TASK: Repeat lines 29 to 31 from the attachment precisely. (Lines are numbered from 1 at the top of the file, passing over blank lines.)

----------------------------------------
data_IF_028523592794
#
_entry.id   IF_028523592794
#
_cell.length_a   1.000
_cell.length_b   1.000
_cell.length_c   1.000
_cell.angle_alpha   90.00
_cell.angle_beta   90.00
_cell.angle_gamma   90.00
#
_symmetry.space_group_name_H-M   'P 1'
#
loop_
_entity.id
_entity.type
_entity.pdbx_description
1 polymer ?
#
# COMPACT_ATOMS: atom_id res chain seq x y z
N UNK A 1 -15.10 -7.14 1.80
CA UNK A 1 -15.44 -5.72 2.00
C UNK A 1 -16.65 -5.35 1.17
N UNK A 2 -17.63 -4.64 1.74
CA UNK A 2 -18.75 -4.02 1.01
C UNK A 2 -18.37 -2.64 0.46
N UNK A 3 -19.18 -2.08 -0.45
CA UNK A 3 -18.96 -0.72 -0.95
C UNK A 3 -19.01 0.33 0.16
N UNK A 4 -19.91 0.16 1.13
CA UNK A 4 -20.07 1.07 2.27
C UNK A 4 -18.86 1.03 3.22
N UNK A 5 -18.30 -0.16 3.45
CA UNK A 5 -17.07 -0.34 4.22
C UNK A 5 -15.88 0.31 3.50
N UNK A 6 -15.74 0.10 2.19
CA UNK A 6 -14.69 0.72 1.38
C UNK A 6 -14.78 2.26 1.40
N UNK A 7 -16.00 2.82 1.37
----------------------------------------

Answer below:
C UNK A 3 -19.01 0.33 0.16
N UNK A 4 -19.91 0.16 1.13
CA UNK A 4 -20.07 1.07 2.27